"If I were a Patriots fan, and I visited Football Outsiders, I could see how this particular article does not really tell much about what went wrong."

Is this the first time in the history of FO that someone has claimed that the Patriots did not receive sufficient attention from the site?

by RickD :: Tue, 09/18/2012 - 8:05pm

Just seems weird in an article about how the Cardinals upset the Pats, more than half of the article is spent on comparing the Cardinals to the Jets of a few years ago, and at most two paragraphs provide a sketch of what actually happened in this game.

Didn't get to watch much of this game at all. Was hoping for a bit more info here.

But at least I know Rivers thinks Patrick Peterson is the next Darelle Revis.

by Noah Arkadia :: Wed, 09/19/2012 - 9:59am

There's a Cardinal bias in this site.

FO posters are a peacock. You got to let us fly!

by BigAl (not verified) :: Tue, 09/18/2012 - 3:04pm

Love this article.

The Cardinals, as they did in there 2008 superbowl run, are bringing into question the very existence of your vaunted DVOA. Then it was Aaron Schatz screaming foul, the Cardinals aren't following the statistical protocol, and reality should be suspended until the DVOA matrix in back in order.

Football fans; not statisticians, who watched the game eyes tell them that the pillow smothering defense the Cards laid on the collective foreheads on the Patriots was real and sustainable.

by Guido Merkens :: Tue, 09/18/2012 - 3:29pm

Are you sure you meant to post here on Football Outsiders and not, say, Bleacher Report or Yahoo Answers?

by jebmak :: Tue, 09/18/2012 - 4:12pm


by Vicious Chicken of Bristol (not verified) :: Tue, 09/18/2012 - 4:27pm

Not sure why you should catch hell for this post. I think the truth is that the Patriots are, as usual, vastly overrated. DVOA is no better than a coin flip.

by CraigoMc (not verified) :: Tue, 09/18/2012 - 4:32pm

I think your fight is with the 16 game schedule and single-elimination playoffs, not DVOA (or any other statistical measure). Sample size matters, and FO has to do more with less data.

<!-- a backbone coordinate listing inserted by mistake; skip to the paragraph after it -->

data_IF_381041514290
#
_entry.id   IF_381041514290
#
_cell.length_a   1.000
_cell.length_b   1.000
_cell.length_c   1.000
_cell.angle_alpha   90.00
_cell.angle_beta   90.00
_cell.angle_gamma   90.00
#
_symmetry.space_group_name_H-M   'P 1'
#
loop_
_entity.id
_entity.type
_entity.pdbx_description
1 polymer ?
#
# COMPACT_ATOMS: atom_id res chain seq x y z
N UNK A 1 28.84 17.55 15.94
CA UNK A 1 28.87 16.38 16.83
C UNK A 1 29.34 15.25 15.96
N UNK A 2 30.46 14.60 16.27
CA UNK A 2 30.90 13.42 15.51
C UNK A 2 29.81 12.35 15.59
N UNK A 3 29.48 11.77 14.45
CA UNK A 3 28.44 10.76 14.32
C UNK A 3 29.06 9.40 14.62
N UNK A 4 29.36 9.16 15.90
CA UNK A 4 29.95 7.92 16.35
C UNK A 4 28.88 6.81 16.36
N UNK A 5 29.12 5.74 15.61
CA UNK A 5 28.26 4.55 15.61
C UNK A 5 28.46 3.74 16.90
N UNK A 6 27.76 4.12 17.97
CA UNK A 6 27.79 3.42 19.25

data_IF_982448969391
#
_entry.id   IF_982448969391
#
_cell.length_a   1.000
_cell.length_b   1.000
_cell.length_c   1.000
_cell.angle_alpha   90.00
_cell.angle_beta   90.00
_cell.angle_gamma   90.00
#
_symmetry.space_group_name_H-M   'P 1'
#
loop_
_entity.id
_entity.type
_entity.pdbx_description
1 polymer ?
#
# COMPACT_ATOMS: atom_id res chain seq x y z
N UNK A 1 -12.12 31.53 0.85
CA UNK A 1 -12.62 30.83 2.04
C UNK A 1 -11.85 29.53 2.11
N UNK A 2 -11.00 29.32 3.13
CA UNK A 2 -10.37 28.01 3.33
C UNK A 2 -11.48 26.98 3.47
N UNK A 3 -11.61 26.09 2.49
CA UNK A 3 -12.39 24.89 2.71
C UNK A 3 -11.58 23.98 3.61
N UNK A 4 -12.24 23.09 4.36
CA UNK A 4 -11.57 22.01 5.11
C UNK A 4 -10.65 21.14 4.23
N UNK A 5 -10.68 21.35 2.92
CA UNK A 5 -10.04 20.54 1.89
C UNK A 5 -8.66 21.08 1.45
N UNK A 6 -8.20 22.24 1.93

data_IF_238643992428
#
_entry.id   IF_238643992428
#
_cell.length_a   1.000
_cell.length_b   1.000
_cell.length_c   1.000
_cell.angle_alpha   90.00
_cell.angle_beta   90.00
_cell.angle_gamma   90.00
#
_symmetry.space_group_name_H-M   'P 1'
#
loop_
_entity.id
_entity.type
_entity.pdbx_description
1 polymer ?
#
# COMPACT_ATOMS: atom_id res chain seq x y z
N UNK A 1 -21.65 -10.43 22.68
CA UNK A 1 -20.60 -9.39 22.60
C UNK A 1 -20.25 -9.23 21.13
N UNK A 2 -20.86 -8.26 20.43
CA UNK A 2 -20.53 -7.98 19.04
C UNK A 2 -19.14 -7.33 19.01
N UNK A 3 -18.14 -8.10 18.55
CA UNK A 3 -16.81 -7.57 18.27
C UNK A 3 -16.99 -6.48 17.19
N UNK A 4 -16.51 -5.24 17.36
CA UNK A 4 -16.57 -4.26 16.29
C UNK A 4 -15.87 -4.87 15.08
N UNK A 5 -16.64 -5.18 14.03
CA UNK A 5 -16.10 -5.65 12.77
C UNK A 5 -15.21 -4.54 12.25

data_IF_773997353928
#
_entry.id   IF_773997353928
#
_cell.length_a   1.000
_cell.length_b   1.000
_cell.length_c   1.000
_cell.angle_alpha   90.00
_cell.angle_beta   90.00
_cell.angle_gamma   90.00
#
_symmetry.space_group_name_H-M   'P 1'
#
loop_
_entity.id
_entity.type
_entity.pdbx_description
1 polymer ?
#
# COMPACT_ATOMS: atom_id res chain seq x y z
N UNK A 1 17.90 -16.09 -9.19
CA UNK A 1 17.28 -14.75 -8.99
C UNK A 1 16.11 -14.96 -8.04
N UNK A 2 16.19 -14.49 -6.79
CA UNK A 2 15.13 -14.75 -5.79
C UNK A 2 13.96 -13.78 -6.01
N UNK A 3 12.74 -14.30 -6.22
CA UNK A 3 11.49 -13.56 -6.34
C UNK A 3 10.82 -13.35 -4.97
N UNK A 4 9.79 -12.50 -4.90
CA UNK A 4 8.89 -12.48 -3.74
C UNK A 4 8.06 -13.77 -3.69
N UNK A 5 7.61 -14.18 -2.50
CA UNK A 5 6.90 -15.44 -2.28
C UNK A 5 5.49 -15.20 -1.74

Also, it's the Eagles that DVOA consistently overrates.

by RickD :: Tue, 09/18/2012 - 8:07pm

Some people prefer systems that only consider the information that was presented two days prior.

by PatsFan :: Tue, 09/18/2012 - 4:40pm

Is there an award for earliest triggering of the FOMBC?

by Stats are for losers (not verified) :: Tue, 09/18/2012 - 7:15pm

Those are all excellent points, but pillow-smothering works slightly better when applied to the mouth and nose, which can cause suffocation, rather than the forehead, which just makes the would-be victim (and assailant) look silly.

by Aaron Brooks Go... :: Wed, 09/19/2012 - 1:19pm

It works if you have a Screaming Forehead.

by bravehoptoad :: Wed, 09/19/2012 - 11:56am

Someone is questioning DVOA's existence? I thought one thing we could all agree on is that it exists.

by BigCheese :: Wed, 09/19/2012 - 10:06pm

Awww... little Al learned to log onto the internets and (kind of) write on it. And he's sharing his wittle thoughts on an anonymous post. How cute! Now, when he learns to write things that make sense and actually has something to say, we'll all be here waiting!

- Alvaro

Phil Simms is to analysts what Ryan Leaf is to NFL QBs

by nat :: Tue, 09/18/2012 - 4:54pm